-Negative charges like to CLIMB voltage valleys. They also like to CLIMB voltage hills.

Negative charges like to _________ voltage valleys. They also like to __________ voltage hills.

-the value of the electrical potential (V)

On an equipotential, what do the contours represent?

-the electric field points in the direction of DECREASING electric potential

The electric field points in the direction of __________ electric potential

-the electric field is always PERPENDICULAR to the equipotential surfaces

The electric field is always ___________ to the equipotential surfaces.

-zero work

How much work is done when a charge is moved perpendicular to an electric field?

-because W = Fd(cosθ) is zero when the angle θ is 90 degrees

Why?

-no

Is it possible for equipotential surfaces to intersect?

-because each point on the map has only a single value of electric potential (V)

Why not?

Electric field lines always cross the EQUIPOTENTIALS at RIGHT ANGLES

Electric field lines always cross the ____________ at ______ _______.

-the electric field is more INTENSE where the equipotential surfaces are closely spaced

The electric field is more ___________ where the equipotential surfaces are closely spaced.

-yes

When working with several electric fields, is vector addition required?

-no

When working with voltage, is vector addition required?

-because voltage is not a vector, scalar addition can be used

Why not?

-the ability to calculate time

If you decide to work with voltage instead of electric field, what do you lose?

-the forces method

What type of calculation is at the core of an electric field calculation?

-the energy method

What type of calculation is at the core of a voltage calculation?

E = ΔV/Δr

What equation describes the relationship between energy and voltage?

-no

If a system as a constant voltage, will an electric field exist?

Suppose you dropped a charge into this system. The charge would like to move towards a lower PE but there is no variation in voltage! The charge stays put, and thus we know that there is no electric field.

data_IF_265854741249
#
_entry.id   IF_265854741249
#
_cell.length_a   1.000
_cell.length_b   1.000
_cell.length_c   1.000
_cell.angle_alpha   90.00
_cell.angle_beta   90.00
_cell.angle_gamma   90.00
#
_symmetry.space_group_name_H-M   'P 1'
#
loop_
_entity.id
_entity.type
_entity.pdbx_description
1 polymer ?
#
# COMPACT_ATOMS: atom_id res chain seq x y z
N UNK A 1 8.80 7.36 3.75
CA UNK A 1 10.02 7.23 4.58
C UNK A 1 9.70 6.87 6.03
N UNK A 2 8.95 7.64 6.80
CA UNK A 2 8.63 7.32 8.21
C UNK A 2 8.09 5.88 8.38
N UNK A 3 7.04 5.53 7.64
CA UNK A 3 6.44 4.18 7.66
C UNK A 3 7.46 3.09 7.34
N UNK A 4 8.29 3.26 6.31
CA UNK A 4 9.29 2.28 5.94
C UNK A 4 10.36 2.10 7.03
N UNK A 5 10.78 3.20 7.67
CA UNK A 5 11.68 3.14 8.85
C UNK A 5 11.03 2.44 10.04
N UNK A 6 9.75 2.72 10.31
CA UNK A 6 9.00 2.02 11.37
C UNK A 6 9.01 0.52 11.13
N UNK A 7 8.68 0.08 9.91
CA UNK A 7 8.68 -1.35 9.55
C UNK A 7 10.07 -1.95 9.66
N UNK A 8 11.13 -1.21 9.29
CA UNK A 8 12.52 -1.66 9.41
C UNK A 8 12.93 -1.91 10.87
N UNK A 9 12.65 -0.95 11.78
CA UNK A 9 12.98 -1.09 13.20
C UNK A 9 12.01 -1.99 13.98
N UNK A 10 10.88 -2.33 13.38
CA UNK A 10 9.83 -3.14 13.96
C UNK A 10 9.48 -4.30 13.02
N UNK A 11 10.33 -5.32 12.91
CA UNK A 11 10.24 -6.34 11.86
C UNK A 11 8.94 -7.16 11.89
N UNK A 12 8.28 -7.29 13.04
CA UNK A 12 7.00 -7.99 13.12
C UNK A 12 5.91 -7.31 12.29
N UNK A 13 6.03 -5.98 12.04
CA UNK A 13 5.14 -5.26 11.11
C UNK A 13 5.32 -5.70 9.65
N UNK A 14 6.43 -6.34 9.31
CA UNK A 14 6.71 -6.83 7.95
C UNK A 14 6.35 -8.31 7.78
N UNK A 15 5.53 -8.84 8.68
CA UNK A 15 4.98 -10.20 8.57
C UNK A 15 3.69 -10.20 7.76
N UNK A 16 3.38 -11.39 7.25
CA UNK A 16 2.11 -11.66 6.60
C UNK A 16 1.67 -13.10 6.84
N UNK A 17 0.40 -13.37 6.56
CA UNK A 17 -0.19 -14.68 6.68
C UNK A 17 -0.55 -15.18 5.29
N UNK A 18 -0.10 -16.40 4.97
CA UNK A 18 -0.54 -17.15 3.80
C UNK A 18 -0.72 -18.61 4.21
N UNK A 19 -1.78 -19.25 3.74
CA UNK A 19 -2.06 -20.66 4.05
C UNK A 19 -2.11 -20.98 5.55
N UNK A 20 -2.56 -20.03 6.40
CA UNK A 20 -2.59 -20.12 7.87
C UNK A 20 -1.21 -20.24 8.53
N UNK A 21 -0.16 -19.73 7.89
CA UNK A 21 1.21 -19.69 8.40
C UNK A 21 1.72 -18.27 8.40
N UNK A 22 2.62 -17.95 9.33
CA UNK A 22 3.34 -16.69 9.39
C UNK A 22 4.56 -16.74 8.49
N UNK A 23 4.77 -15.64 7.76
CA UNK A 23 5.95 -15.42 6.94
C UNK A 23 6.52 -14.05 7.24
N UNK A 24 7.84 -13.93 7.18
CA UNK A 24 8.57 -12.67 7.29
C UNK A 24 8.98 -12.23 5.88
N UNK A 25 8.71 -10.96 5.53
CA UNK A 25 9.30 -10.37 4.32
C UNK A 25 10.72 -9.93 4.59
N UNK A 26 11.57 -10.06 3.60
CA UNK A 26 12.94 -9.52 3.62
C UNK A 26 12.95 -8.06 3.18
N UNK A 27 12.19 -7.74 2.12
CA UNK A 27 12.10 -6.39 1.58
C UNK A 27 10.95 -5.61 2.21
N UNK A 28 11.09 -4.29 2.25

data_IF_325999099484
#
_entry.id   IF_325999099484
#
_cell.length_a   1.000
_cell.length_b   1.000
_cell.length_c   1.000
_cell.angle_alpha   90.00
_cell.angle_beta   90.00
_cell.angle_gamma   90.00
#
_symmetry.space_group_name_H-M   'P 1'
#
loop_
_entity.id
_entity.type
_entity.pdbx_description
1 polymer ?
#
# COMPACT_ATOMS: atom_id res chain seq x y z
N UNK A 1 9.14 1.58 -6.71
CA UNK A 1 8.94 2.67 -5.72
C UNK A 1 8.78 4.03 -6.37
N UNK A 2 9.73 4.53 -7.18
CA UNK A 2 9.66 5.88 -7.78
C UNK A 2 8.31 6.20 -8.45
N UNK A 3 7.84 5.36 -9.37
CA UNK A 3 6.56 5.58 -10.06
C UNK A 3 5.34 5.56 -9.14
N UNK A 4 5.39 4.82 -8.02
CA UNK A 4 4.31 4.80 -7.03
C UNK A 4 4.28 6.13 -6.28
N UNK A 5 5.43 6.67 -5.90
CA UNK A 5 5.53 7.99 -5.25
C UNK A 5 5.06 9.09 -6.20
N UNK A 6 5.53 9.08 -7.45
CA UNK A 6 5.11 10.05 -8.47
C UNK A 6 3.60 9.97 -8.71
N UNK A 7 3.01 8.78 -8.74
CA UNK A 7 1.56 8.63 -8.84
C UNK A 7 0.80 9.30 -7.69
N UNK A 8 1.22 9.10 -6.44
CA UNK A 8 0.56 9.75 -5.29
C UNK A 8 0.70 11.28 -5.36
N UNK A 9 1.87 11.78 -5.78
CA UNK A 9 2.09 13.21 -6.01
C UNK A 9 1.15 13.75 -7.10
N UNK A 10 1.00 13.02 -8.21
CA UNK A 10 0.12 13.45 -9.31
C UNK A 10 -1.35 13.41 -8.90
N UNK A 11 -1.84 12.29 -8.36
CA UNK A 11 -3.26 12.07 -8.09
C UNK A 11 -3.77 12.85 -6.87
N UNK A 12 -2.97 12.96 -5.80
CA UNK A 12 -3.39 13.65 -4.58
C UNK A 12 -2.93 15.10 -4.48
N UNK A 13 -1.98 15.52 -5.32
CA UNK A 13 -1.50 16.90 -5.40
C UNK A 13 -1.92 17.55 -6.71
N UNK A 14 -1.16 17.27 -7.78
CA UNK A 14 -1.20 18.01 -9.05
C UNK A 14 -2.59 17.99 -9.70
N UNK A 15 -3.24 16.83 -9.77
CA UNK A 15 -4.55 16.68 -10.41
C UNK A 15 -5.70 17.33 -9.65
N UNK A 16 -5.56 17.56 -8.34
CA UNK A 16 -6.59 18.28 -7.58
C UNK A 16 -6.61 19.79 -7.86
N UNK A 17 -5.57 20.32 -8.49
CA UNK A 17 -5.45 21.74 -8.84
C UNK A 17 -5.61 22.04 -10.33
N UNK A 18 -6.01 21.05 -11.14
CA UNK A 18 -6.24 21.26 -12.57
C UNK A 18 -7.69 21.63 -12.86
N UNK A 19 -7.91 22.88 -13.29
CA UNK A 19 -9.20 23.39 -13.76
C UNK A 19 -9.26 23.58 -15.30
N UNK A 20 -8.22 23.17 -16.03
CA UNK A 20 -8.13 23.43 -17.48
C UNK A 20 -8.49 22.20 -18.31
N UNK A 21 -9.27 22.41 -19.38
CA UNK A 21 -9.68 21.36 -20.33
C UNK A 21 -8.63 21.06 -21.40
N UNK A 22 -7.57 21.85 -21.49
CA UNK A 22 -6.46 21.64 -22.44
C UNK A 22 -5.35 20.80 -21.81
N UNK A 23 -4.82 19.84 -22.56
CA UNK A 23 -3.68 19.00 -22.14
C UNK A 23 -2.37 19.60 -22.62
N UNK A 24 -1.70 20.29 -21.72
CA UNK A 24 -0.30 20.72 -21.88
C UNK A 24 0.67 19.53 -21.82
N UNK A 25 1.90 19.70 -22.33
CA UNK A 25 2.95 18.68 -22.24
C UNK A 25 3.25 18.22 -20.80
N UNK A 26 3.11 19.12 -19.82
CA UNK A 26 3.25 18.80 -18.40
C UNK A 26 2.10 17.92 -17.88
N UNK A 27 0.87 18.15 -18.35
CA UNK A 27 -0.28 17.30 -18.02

Why not?

-towards lower voltage

In what direction does the electric field always point?

-suppose a charge is placed in a system where a gradual voltage drop occurs

-as a result the decrease in PE is gradual, while the increase in KE is gradual

-charge experiences a gradual speed increase

-if a charge speeds up gradually it has a small acceleration

-if a charge has a small acceleration, it experiences a small force

-if a charge experiences a small force, the electric field it sits in must be small/weak!

–>therefore, a gradual voltage drop implies a small electric field!

-as a result the decrease in PE is gradual, while the increase in KE is gradual

-charge experiences a gradual speed increase

-if a charge speeds up gradually it has a small acceleration

-if a charge has a small acceleration, it experiences a small force

-if a charge experiences a small force, the electric field it sits in must be small/weak!

–>therefore, a gradual voltage drop implies a small electric field!

Describe why/how the electric field and voltage are related, using a scenario in which a charge is placed in a system where a gradual voltage drop occurs.

-a weak electrical field

What do two equipotential lines that are far apart indicate?

-gradually/slowly

How quickly will energy exchange occur in a system with a weak electrical field?

-a strong electrical field

What do two equipotential lines that are close together indicate?

-rapidly

How quickly will energy exchange occur in a system with a strong electrical field?

-increases

When like charges are moved toward each other, the electric PE of the system…?

-decreases

When like charges are moved away from each other, the electric PE of the system…?

-decreases

When unlike charges are moved toward each other, the electric PE of the system…?

-increases

When unlike charges are moved away from each other, the electric PE of the system…?

-the same

An equipotential line is one for which the potential at every point is…?

-zero

The potential difference between any two points on an equipotential is…?

-the electric field is a measure of how much the electric potential changes from one position to another

-therefore, the electric field in each of these regions is zero

-therefore, the electric field in each of these regions is zero

In one region of space the electric potential has a positive constant value. In another region of space the potential has a negative constant value. What can be said about the electric field within each of these two regions of space?

-not necessarily

-the electric field is related to the rate of change in electric potential

-therefore, if the electric field is zero in some region of space, it follows that the electric potential is constant in that region

-the constant value of the electric potential may be zero, but it may also be positive or negative